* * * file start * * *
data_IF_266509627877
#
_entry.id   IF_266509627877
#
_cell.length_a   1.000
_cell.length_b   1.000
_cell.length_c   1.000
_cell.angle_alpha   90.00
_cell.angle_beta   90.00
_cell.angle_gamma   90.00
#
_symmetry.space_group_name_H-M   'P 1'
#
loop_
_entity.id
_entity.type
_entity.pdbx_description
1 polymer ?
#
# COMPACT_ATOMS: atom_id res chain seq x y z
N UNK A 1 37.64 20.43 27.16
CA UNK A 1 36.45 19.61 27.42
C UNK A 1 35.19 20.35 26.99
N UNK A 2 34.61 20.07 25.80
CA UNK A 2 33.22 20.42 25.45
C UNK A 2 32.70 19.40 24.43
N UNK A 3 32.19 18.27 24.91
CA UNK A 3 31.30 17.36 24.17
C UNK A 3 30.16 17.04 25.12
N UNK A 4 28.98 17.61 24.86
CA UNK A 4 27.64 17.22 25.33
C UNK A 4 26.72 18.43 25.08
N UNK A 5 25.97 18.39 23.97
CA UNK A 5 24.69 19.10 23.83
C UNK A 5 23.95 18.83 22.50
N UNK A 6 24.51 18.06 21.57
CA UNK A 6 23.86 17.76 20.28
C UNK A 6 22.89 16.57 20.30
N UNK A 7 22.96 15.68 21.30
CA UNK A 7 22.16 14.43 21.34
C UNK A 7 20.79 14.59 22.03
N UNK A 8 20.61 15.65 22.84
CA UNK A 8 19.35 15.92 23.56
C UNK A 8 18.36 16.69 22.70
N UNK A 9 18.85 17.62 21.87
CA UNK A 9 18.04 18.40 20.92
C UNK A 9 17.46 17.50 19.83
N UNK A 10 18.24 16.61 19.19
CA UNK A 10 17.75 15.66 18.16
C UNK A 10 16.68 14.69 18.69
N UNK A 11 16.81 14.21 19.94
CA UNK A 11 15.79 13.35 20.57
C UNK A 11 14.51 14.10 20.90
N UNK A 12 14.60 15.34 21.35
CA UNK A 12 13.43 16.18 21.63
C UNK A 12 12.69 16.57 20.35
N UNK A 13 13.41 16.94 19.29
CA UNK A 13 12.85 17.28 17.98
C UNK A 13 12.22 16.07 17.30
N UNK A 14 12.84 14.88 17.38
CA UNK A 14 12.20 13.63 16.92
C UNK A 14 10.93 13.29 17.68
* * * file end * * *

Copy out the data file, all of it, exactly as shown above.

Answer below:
data_IF_266509627877
#
_entry.id   IF_266509627877
#
_cell.length_a   1.000
_cell.length_b   1.000
_cell.length_c   1.000
_cell.angle_alpha   90.00
_cell.angle_beta   90.00
_cell.angle_gamma   90.00
#
_symmetry.space_group_name_H-M   'P 1'
#
loop_
_entity.id
_entity.type
_entity.pdbx_description
1 polymer ?
#
# COMPACT_ATOMS: atom_id res chain seq x y z
N UNK A 1 37.64 20.43 27.16
CA UNK A 1 36.45 19.61 27.42
C UNK A 1 35.19 20.35 26.99
N UNK A 2 34.61 20.07 25.80
CA UNK A 2 33.22 20.42 25.45
C UNK A 2 32.70 19.40 24.43
N UNK A 3 32.19 18.27 24.91
CA UNK A 3 31.30 17.36 24.17
C UNK A 3 30.16 17.04 25.12
N UNK A 4 28.98 17.61 24.86
CA UNK A 4 27.64 17.22 25.33
C UNK A 4 26.72 18.43 25.08
N UNK A 5 25.97 18.39 23.97
CA UNK A 5 24.69 19.10 23.83
C UNK A 5 23.95 18.83 22.50
N UNK A 6 24.51 18.06 21.57
CA UNK A 6 23.86 17.76 20.28
C UNK A 6 22.89 16.57 20.30
N UNK A 7 22.96 15.68 21.30
CA UNK A 7 22.16 14.43 21.34
C UNK A 7 20.79 14.59 22.03
N UNK A 8 20.61 15.65 22.84
CA UNK A 8 19.35 15.92 23.56
C UNK A 8 18.36 16.69 22.70
N UNK A 9 18.85 17.62 21.87
CA UNK A 9 18.04 18.40 20.92
C UNK A 9 17.46 17.50 19.83
N UNK A 10 18.24 16.61 19.19
CA UNK A 10 17.75 15.66 18.16
C UNK A 10 16.68 14.69 18.69
N UNK A 11 16.81 14.21 19.94
CA UNK A 11 15.79 13.35 20.57
C UNK A 11 14.51 14.10 20.90
N UNK A 12 14.60 15.34 21.35
CA UNK A 12 13.43 16.18 21.63
C UNK A 12 12.69 16.57 20.35
N UNK A 13 13.41 16.94 19.29
CA UNK A 13 12.85 17.28 17.98
C UNK A 13 12.22 16.07 17.30
N UNK A 14 12.84 14.88 17.38
CA UNK A 14 12.20 13.63 16.92
C UNK A 14 10.93 13.29 17.68